Atormac
Neurology India
menu-bar5 Open access journal indexed with Index Medicus
  Users online: 5002  
 Home | Login 
About Editorial board Articlesmenu-bullet NSI Publicationsmenu-bullet Search Instructions Online Submission Subscribe Videos Etcetera Contact
  Navigate Here 
 »   Next article
 »   Previous article
 »   Table of Contents

 Resource Links
 »   Similar in PUBMED
 »  Search Pubmed for
 »  Search in Google Scholar for
 »Related articles
 »   Citation Manager
 »   Access Statistics
 »   Reader Comments
 »   Email Alert *
 »   Add to My List *
 * Requires registration (Free)
 

 Article Access Statistics
    Viewed1948    
    Printed39    
    Emailed1    
    PDF Downloaded108    
    Comments [Add]    

Recommend this journal

 

 ORIGINAL ARTICLE
Year : 2015  |  Volume : 63  |  Issue : 3  |  Page : 378--381

Comparative study of electrophysiological changes in snake bites


Department of Medicine, BJ Medical College and Sassoon General Hospital, Pune, Maharashtra, India

Correspondence Address:
Patwari Panduranga
Room No. 506, Resident Quarters, BJGMC and SGH, Pune - 411 001, Maharashtra
India
Login to access the Email id

Source of Support: None, Conflict of Interest: None


DOI: 10.4103/0028-3886.158214

Rights and Permissions

Aims: To study and compare the electrophysiological changes in neuroparalytic or vasculotoxic snakebites. Materials and Methods: 40 patients who had a definite history of snakebite, either vasculotoxic or neuroparalytic, were selected. They were grouped as Group A, 20 patients having a neuroparalytic snakebite with definite envenomation at the time of admission, and Group B, 20 patients having a vasculotoxic snakebite with definite envenomation at the time of admission. All patients underwent a detailed clinical examination, all relevant investigations and nerve conduction studies according to protocol. Results: In this study, we noticed that the motor nerve conduction amplitude, conduction velocity and distal latency were within normal limits in both the groups. On RNS (repetitive nerve stimulation study) of facial and median nerves, a decremental response was seen in 13 (65%) patients in facial nerve and in 7 (35%) patients in median nerve in Group A; while, the same response was seen in 8 (40%) patients in facial nerve and 3 (15%) patients in median nerve in Group B. A post exercise decremental response was seen in 13 (65%) patients in median nerve and 16 (80%) patients in facial nerve in Group A; and, in 3 (15%) patients in median nerve and 8 (40%) patients in facial nerve in Group B. Conclusions: In our study, we noticed that the decremental response on RNS was not only present in neuroparalytic snake bite (post-synaptic neuromuscular blockade) but also in vasculotoxic snakebite [pre-synaptic neuromuscular blockade] (seen in Russel's viper).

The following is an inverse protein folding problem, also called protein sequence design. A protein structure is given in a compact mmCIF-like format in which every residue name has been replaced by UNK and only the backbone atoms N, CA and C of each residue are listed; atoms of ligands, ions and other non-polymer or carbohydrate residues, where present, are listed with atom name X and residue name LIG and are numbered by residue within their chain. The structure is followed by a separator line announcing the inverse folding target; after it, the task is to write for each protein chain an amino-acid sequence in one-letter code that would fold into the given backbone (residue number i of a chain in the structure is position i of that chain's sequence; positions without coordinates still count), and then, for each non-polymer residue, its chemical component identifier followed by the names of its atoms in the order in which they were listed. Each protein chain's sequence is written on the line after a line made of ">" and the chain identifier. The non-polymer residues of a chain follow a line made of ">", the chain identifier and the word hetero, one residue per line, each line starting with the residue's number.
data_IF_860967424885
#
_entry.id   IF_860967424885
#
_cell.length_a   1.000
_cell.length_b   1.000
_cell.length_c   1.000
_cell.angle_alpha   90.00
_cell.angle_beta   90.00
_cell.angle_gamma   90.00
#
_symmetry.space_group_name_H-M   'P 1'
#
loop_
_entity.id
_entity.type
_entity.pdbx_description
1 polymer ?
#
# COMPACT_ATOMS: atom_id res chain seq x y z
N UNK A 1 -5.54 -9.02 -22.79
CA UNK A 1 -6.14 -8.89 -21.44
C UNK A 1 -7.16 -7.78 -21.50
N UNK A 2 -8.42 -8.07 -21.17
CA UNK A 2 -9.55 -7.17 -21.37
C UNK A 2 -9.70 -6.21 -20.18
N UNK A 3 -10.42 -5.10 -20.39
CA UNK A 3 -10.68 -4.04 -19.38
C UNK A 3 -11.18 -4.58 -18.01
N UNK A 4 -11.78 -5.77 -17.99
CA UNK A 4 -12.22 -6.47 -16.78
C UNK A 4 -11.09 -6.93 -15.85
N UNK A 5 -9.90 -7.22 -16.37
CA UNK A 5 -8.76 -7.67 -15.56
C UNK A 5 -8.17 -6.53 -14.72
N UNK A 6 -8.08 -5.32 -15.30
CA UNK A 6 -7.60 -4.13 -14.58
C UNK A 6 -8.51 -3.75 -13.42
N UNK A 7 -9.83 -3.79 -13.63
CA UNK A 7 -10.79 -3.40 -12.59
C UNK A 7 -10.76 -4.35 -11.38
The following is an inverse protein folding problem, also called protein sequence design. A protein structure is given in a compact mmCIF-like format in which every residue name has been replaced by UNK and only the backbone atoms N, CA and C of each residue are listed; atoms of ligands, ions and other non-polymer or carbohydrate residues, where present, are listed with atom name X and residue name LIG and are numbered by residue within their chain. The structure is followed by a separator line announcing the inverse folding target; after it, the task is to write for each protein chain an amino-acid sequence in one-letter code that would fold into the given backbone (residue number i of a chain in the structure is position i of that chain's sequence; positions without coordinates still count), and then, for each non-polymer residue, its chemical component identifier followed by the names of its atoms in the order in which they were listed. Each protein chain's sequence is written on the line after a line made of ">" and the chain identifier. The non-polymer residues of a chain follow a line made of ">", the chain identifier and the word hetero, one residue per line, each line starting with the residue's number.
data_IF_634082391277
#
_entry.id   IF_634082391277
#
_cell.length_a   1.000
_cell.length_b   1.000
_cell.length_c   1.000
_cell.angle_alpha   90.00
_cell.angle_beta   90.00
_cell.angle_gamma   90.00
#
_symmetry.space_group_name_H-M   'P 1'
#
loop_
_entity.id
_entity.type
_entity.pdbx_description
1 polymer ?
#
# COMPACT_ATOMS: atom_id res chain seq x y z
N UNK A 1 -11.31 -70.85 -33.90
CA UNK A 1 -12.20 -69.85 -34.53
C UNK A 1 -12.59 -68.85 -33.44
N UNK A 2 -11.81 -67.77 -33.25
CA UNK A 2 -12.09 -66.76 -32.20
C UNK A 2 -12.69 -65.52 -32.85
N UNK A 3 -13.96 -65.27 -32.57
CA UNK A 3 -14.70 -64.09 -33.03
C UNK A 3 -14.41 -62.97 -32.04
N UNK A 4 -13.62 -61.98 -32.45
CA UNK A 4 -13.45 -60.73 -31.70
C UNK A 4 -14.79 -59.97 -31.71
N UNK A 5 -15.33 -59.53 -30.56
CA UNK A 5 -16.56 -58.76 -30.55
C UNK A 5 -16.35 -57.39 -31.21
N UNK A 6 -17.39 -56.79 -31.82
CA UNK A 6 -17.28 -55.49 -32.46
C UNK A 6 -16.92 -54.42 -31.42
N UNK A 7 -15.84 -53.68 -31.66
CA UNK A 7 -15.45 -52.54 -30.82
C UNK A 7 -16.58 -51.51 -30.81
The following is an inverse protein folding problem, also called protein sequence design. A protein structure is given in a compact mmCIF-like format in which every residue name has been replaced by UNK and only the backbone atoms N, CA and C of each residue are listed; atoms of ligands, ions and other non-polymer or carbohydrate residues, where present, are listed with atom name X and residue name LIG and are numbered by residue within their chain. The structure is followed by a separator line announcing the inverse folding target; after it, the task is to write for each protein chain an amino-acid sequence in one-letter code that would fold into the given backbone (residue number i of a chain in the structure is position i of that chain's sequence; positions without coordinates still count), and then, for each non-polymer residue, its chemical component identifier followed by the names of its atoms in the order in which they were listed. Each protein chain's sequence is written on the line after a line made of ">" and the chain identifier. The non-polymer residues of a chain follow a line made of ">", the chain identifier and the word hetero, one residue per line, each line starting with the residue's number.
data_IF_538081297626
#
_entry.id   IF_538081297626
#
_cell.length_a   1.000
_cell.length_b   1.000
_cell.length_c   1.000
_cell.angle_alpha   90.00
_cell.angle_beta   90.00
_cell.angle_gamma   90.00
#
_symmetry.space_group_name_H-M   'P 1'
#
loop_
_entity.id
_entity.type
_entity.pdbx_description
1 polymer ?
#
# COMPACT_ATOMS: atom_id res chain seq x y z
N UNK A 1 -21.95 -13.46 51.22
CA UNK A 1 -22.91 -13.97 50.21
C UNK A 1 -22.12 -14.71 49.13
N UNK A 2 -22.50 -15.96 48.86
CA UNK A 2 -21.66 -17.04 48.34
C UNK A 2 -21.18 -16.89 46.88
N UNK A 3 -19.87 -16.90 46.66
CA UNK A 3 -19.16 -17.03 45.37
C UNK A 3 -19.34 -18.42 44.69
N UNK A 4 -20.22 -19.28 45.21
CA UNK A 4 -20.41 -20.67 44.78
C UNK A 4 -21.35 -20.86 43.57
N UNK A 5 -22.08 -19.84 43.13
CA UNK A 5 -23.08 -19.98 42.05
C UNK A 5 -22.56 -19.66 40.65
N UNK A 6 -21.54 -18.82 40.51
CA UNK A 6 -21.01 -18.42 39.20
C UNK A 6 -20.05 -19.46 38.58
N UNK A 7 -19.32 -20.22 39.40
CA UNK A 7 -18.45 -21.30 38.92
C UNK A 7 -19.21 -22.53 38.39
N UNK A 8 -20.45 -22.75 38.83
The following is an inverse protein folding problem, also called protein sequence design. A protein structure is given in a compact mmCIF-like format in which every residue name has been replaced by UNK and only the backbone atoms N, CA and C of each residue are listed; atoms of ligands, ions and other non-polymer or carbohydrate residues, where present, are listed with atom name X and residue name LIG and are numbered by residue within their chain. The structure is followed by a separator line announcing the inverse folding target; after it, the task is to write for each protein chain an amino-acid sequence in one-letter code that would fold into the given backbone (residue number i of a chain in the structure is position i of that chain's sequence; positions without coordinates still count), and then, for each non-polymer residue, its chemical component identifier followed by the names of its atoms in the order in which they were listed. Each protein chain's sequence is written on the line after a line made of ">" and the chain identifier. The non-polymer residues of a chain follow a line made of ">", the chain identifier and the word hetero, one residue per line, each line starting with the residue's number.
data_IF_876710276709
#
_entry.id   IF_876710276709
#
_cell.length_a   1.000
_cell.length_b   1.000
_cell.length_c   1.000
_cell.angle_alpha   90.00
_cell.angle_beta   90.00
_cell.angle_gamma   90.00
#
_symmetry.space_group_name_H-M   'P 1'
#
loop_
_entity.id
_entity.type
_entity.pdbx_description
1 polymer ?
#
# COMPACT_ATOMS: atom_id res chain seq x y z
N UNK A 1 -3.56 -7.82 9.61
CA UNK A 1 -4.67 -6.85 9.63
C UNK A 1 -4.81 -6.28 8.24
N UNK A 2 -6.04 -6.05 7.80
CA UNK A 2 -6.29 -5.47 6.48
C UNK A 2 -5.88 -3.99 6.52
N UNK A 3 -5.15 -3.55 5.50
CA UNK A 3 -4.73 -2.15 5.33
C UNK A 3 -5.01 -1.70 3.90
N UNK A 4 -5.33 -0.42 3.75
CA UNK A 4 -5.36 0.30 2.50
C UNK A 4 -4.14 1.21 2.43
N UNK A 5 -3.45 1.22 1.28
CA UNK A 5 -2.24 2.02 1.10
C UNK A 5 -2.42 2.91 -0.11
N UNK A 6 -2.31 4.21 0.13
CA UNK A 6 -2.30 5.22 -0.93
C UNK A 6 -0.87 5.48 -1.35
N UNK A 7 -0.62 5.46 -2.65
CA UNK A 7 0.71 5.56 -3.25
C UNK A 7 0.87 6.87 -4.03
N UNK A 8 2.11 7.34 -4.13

[FULL TEXT] [PDF]*


        
Print this article     Email this article

Online since 20th March '04
Published by Wolters Kluwer - Medknow